To the editor:
The influx of people to a tropical island such as Fort Myers Beach commands space for walking, sunning, and just enjoying the sand and Gulf Waters. Local state governments along the coast gradually passed laws that established public use areas. Building distances from the water were defined to protect the local population and beachfronts have been cared for and reserved for public use only. It is otherwise, unusable land. Thus, no private zoning.
As business owners purchased property along the beach, most were aware of the overall situation and never expected to attempt to claim the sand that is obviously frequently under water. Every owner knew that this was not his or her private domain. When Estero Island was incorporated from Lee County in 1995, there were no doubts where the public beach was and is. However, after the town was incorporated, one large business began to periodically make extended use of the sandy beach area. Then a few years later, another business followed suite. More recently, another business made the same move. It was not a particular problem at the time.
As establishments began to increase in numbers along the beach, a desire to serve alcohol looked to be a profitable direction to proceed. Of course, establishments are required to have a liquor license in the enclosure of their present business structure. It is my understanding that the new LDC ordinance, as written by the new director, will allow a mere special request from this same business operator to receive a liquor license to extend their serving of alcohol outside of the bar structure and into the environmental and critical zone of the public beach.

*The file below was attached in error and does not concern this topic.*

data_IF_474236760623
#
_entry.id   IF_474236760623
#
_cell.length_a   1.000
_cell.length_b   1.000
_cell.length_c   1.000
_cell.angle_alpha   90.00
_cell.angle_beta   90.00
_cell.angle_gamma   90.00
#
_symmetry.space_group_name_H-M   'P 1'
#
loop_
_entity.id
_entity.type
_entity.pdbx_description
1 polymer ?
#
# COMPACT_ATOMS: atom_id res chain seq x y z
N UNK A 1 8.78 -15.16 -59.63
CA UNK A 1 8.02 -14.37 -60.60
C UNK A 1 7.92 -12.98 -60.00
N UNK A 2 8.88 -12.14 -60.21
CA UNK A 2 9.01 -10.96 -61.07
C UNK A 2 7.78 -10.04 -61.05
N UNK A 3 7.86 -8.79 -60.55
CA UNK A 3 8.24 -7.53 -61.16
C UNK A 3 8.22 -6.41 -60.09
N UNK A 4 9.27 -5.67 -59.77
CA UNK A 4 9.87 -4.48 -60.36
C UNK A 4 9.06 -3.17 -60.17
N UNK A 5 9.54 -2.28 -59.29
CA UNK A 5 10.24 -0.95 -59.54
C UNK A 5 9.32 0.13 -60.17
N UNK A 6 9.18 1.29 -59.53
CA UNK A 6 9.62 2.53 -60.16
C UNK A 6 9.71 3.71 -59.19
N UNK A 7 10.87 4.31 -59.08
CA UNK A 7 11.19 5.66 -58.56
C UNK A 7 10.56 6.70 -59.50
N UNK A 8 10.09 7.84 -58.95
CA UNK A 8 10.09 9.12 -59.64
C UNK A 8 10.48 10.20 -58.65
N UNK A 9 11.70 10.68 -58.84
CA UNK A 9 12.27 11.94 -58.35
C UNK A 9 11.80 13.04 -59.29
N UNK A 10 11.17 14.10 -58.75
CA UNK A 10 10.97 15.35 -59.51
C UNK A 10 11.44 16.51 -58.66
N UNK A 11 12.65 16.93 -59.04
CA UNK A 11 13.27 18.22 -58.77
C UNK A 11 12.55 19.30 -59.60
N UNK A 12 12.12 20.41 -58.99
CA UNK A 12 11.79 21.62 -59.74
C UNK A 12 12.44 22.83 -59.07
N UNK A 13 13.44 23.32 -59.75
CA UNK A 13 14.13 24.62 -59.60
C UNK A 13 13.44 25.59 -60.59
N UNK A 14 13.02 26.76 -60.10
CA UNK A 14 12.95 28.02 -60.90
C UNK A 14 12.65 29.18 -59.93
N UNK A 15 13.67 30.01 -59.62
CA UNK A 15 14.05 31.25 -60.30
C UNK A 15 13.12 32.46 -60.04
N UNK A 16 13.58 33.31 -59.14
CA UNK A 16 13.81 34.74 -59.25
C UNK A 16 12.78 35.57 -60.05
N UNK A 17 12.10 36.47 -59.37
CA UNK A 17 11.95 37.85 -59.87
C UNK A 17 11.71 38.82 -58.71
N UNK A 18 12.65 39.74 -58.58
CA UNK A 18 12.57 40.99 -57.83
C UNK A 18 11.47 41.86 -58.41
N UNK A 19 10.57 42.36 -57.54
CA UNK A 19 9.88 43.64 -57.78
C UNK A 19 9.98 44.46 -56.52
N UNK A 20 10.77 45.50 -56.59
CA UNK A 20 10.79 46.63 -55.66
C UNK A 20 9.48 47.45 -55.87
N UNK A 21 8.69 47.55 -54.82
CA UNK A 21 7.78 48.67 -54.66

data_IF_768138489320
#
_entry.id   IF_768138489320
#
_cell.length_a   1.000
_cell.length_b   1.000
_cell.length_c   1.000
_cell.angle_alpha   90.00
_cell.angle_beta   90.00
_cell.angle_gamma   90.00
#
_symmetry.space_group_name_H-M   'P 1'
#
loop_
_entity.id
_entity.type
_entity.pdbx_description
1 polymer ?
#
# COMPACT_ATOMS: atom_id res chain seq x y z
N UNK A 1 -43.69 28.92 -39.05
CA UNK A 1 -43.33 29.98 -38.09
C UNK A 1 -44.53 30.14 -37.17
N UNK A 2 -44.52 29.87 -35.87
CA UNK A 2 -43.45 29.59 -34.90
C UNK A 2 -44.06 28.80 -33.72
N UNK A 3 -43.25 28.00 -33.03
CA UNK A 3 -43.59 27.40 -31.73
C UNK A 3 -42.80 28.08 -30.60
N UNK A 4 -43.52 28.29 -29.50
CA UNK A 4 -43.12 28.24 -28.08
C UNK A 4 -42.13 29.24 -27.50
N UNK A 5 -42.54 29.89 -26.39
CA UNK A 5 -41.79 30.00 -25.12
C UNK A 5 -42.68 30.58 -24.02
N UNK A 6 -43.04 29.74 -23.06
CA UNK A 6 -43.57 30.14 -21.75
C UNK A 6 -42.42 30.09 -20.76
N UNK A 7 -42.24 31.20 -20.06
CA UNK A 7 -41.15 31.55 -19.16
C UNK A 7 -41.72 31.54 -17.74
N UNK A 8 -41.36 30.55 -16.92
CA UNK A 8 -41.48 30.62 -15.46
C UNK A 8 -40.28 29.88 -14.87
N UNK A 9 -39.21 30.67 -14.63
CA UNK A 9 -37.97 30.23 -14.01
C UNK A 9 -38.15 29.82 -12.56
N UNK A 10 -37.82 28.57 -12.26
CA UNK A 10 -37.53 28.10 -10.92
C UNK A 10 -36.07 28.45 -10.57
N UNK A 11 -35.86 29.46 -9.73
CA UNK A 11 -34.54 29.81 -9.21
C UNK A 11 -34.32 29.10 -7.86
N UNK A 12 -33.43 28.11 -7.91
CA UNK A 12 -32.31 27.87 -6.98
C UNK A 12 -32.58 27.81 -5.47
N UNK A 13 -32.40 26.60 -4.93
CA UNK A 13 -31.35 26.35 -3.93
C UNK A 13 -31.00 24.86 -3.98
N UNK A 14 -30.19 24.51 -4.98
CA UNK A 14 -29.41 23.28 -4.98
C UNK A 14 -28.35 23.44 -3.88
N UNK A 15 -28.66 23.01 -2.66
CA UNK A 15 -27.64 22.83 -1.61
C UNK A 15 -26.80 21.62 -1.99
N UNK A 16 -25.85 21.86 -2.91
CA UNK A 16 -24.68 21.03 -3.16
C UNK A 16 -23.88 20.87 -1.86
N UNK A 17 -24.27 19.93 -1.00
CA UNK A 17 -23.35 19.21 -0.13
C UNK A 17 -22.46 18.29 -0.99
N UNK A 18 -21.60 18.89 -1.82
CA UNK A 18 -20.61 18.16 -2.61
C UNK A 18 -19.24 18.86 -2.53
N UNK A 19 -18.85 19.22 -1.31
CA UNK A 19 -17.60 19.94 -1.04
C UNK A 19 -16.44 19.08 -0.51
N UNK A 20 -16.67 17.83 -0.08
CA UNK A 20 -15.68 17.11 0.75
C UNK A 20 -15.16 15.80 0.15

Last spring, two businesses were given permission to sell alcohol outside the perimeters of their building structure located on Estero Boulevard without a request for this special extended alcohol license. This Council action prompted beachfront bar businesses to rise again to the idea of a special zoning change so that they can extend their alcohol services onto the public beach.
For 16-years, Town Council Members rejected requests for permitting the serving of alcohol into the public beach along this beachfront because residents came to the island because of the beach, not because of the bars.
Serving alcohol on the public beach never really became an issue until recently when the present Town Council was elected. These five council members, paired with their nonresident town manager and several staff employees now manning the community development department, seem on a common path toward making alcohol readily available to all public.
Being a 22-year Beach resident and serving two Council terms, I find it difficult to sit by and allow this to happen. I have asked residents to come to Council meetings and let their thoughts be known.
My belief is that permitting the serving of alcohol on the sandy beach will ruin it for families and residents with children. If I could have visualized that our town would accept this, I would not have extended my efforts toward incorporation.
I plead to the residents to come out and share your thoughts with Council and ask Council members to vote 'no' to this zoning change request.
Fort Myers Beach/ Former Mayor